Hi! I'm moving to a home where my home studio (video editing) will be a converted shed located about 30 feet from the main house and connections. Being that I need hard-wired internet to do my work remotely, my initial plan was to hire an electrician to run a Cat6 outdoor ethernet cable from the house, underground via conduit, and into the shed where it would plug in to my hub (almond 3). However, when the Spectrum tech came to the home to install the service (Gigabit) he said he could run an additional coax cable from the outdoor terminal (I don't know if it's the right word- the plug thing where the coax goes in and out of the house) underground to the shed instead. He said I could just get another router in the shed. I 'm obviously new to all of this as my extent to home networking has been running a 100 foot ethernet cable to my basement from my router in my current apartment... So I'm wondering, which would be better? By better I mean 1) Would one provide faster speed than the other? 2) Would one be more future-proof over the other? Meaning, if Fios is ever available in the area, would I be better off having gone with the ethernet? 3) Is having an additional modem/router going to be very complicated to set up/maintain? As I mentioned, my current setup is basically plug-and-play, so my knowledge of home networking is extremely limited. 4) Is the coax cable heartier than the ethernet and less susceptible to damage underground? Either way it'll be traveling via conduit, but the property is very rural and I'm sure there's lots of critters underground, so just wondering. Thanks so much for your time!
I would recommend getting 1 inch conduit buried. Fiber optic cable is the safest thing to have between the buildings. That way there is no possibility of electrical differences between the two buildings causing problems.
One thing I would recommend is that you have a NAS in the main house to provide backup of your editing.
 
Reactions: dmehalik
A lot of coax cable you find it outdoor rated where ethernet outdoor rated cable is something you have to look for. In either case you need to check to be sure you have outdoor rated/direct burial cable. Some soils eat cables jacket so it is important to get the correct type.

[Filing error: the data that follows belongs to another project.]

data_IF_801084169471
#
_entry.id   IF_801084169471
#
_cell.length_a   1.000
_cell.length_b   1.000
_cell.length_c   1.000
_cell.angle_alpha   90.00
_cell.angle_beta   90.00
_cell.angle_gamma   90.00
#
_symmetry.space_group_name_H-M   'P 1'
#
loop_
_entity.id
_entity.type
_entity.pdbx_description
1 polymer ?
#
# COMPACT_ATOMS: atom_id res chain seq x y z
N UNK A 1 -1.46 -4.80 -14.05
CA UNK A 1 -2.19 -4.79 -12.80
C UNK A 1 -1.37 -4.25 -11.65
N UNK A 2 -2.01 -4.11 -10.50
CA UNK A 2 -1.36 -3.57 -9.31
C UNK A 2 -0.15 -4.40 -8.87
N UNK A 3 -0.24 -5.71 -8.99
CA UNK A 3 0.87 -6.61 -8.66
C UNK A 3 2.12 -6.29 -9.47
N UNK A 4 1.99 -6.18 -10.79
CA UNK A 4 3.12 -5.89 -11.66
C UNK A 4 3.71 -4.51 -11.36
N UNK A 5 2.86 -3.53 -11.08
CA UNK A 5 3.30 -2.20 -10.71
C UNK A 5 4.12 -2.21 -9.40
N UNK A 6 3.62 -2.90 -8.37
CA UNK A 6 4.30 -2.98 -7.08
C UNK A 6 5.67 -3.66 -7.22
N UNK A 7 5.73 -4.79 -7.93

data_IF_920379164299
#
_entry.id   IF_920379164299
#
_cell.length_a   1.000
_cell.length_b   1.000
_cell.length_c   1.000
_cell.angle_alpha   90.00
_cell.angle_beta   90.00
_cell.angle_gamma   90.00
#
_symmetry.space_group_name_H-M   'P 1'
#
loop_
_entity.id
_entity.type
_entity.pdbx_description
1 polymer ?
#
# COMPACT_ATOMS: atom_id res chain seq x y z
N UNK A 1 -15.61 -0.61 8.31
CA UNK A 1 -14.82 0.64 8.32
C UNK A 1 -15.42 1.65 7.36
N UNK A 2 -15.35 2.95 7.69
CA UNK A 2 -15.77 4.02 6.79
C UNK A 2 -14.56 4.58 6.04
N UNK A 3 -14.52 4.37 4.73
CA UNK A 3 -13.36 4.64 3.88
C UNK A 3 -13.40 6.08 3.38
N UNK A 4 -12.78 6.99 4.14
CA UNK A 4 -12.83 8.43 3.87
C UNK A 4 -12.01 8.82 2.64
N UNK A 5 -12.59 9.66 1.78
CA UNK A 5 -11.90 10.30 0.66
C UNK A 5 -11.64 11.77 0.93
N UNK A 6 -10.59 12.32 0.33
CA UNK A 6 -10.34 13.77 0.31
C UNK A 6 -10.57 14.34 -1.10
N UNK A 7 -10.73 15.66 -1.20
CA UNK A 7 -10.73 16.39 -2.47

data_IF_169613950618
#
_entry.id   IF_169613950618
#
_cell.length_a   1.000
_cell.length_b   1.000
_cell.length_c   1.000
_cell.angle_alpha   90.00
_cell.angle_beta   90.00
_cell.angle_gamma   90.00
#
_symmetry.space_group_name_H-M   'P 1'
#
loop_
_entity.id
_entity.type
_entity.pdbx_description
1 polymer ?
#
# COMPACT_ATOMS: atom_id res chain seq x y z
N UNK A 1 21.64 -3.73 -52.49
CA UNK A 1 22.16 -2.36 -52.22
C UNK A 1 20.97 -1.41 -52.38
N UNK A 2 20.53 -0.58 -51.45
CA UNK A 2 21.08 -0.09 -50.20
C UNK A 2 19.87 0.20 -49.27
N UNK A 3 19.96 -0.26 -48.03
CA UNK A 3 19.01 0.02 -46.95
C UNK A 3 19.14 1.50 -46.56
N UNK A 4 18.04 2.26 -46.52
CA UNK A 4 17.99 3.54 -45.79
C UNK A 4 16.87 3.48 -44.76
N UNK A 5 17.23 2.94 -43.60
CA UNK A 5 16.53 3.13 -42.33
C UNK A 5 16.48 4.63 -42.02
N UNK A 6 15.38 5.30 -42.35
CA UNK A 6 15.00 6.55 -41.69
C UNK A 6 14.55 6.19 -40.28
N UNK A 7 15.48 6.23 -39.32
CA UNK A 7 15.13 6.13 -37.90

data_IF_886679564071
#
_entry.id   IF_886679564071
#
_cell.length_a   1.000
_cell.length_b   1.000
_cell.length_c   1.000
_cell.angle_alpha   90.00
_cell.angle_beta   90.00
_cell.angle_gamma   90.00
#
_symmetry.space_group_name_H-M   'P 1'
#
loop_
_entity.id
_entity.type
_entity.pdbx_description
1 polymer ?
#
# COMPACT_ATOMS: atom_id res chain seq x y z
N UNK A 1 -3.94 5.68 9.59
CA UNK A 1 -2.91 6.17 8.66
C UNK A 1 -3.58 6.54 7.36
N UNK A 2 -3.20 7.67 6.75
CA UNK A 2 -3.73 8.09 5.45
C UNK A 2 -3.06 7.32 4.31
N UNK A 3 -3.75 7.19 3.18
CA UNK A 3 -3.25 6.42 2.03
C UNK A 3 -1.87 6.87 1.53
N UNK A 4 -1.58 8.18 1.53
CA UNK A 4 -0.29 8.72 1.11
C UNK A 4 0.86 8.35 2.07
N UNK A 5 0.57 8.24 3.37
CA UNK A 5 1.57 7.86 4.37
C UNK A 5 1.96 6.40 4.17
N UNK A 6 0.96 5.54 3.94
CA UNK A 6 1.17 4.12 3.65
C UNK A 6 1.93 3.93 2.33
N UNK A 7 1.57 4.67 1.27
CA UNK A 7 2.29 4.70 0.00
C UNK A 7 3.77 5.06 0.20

Moca used to be slower than ethernet but with the latest versions it can also run 1gbit and there are even models that have 2.5g ports on them. I know you can easily get 1gbit on moca but I am not sure if you can really get 2.5g.

The other option is to run flexible conduit and then use normal indoor rated cables. It also allows you to replace the wire if something happens or you wanted to upgrade. Price wise it will not be a lot more to use conduit...the cheap stuff they sometimes call smurf tube because a common brand is blue works well. The cost of direct bury ethernet is quite a bit more than normal ethernet so you need to check the costs to see if using conduit is a good option.

Be very careful because of the cost of copper metal ethernet cable has gotten expensive. You will find lots of fake cable on the market. Be very sure you get pure copper cable, No CCA, and wire size 22-24, no flat or thin cables.
 
Sep 28, 2021
3
0
10
0
A lot of coax cable you find it outdoor rated where ethernet outdoor rated cable is something you have to look for. In either case you need to check to be sure you have outdoor rated/direct burial cable. Some soils eat cables jacket so it is important to get the correct type.

Moca used to be slower than ethernet but with the latest versions it can also run 1gbit and there are even models that have 2.5g ports on them. I know you can easily get 1gbit on moca but I am not sure if you can really get 2.5g.

The other option is to run flexible conduit and then use normal indoor rated cables. It also allows you to replace the wire if something happens or you wanted to upgrade. Price wise it will not be a lot more to use conduit...the cheap stuff they sometimes call smurf tube because a common brand is blue works well. The cost of direct bury ethernet is quite a bit more than normal ethernet so you need to check the costs to see if using conduit is a good option.

Be very careful because of the cost of copper metal ethernet cable has gotten expensive. You will find lots of fake cable on the market. Be very sure you get pure copper cable, No CCA, and wire size 22-24, no flat or thin cables.
Thank you so much for taking the time to respond! Will do!